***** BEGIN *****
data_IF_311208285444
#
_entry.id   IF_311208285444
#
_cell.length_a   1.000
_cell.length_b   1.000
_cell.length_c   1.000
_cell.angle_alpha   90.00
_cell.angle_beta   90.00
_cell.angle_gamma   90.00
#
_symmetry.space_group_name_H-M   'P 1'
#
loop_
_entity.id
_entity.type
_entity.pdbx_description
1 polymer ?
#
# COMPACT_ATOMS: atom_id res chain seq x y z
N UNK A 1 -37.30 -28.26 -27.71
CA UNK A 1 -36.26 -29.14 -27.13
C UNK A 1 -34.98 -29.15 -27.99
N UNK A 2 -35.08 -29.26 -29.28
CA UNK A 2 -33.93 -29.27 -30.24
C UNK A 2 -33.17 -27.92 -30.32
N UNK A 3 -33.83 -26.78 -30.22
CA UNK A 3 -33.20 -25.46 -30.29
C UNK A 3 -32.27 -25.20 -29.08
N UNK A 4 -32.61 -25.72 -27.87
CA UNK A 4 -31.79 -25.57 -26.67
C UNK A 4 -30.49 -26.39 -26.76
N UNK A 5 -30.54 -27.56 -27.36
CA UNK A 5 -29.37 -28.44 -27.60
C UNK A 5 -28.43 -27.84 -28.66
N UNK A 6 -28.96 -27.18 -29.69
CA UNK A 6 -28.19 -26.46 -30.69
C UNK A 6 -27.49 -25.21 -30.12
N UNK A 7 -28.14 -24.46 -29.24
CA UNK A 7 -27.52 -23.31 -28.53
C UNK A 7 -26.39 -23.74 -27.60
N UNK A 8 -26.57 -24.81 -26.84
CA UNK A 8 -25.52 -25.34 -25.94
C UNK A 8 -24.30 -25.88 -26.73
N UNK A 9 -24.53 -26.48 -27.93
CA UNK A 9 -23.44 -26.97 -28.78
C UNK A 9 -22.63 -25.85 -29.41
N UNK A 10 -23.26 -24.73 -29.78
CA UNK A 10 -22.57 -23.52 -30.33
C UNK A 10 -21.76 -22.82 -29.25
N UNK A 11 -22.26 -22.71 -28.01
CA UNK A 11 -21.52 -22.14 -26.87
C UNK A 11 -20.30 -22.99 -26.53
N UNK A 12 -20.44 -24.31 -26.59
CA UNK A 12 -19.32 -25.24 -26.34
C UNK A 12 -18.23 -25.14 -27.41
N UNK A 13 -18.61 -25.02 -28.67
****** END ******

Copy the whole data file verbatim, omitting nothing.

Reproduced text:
data_IF_311208285444
#
_entry.id   IF_311208285444
#
_cell.length_a   1.000
_cell.length_b   1.000
_cell.length_c   1.000
_cell.angle_alpha   90.00
_cell.angle_beta   90.00
_cell.angle_gamma   90.00
#
_symmetry.space_group_name_H-M   'P 1'
#
loop_
_entity.id
_entity.type
_entity.pdbx_description
1 polymer ?
#
# COMPACT_ATOMS: atom_id res chain seq x y z
N UNK A 1 -37.30 -28.26 -27.71
CA UNK A 1 -36.26 -29.14 -27.13
C UNK A 1 -34.98 -29.15 -27.99
N UNK A 2 -35.08 -29.26 -29.28
CA UNK A 2 -33.93 -29.27 -30.24
C UNK A 2 -33.17 -27.92 -30.32
N UNK A 3 -33.83 -26.78 -30.22
CA UNK A 3 -33.20 -25.46 -30.29
C UNK A 3 -32.27 -25.20 -29.08
N UNK A 4 -32.61 -25.72 -27.87
CA UNK A 4 -31.79 -25.57 -26.67
C UNK A 4 -30.49 -26.39 -26.76
N UNK A 5 -30.54 -27.56 -27.36
CA UNK A 5 -29.37 -28.44 -27.60
C UNK A 5 -28.43 -27.84 -28.66
N UNK A 6 -28.96 -27.18 -29.69
CA UNK A 6 -28.19 -26.46 -30.69
C UNK A 6 -27.49 -25.21 -30.12
N UNK A 7 -28.14 -24.46 -29.24
CA UNK A 7 -27.52 -23.31 -28.53
C UNK A 7 -26.39 -23.74 -27.60
N UNK A 8 -26.57 -24.81 -26.84
CA UNK A 8 -25.52 -25.34 -25.94
C UNK A 8 -24.30 -25.88 -26.73
N UNK A 9 -24.53 -26.48 -27.93
CA UNK A 9 -23.44 -26.97 -28.78
C UNK A 9 -22.63 -25.85 -29.41
N UNK A 10 -23.26 -24.73 -29.78
CA UNK A 10 -22.57 -23.52 -30.33
C UNK A 10 -21.76 -22.82 -29.25
N UNK A 11 -22.26 -22.71 -28.01
CA UNK A 11 -21.52 -22.14 -26.87
C UNK A 11 -20.30 -22.99 -26.53
N UNK A 12 -20.44 -24.31 -26.59
CA UNK A 12 -19.32 -25.24 -26.34
C UNK A 12 -18.23 -25.14 -27.41
N UNK A 13 -18.61 -25.02 -28.67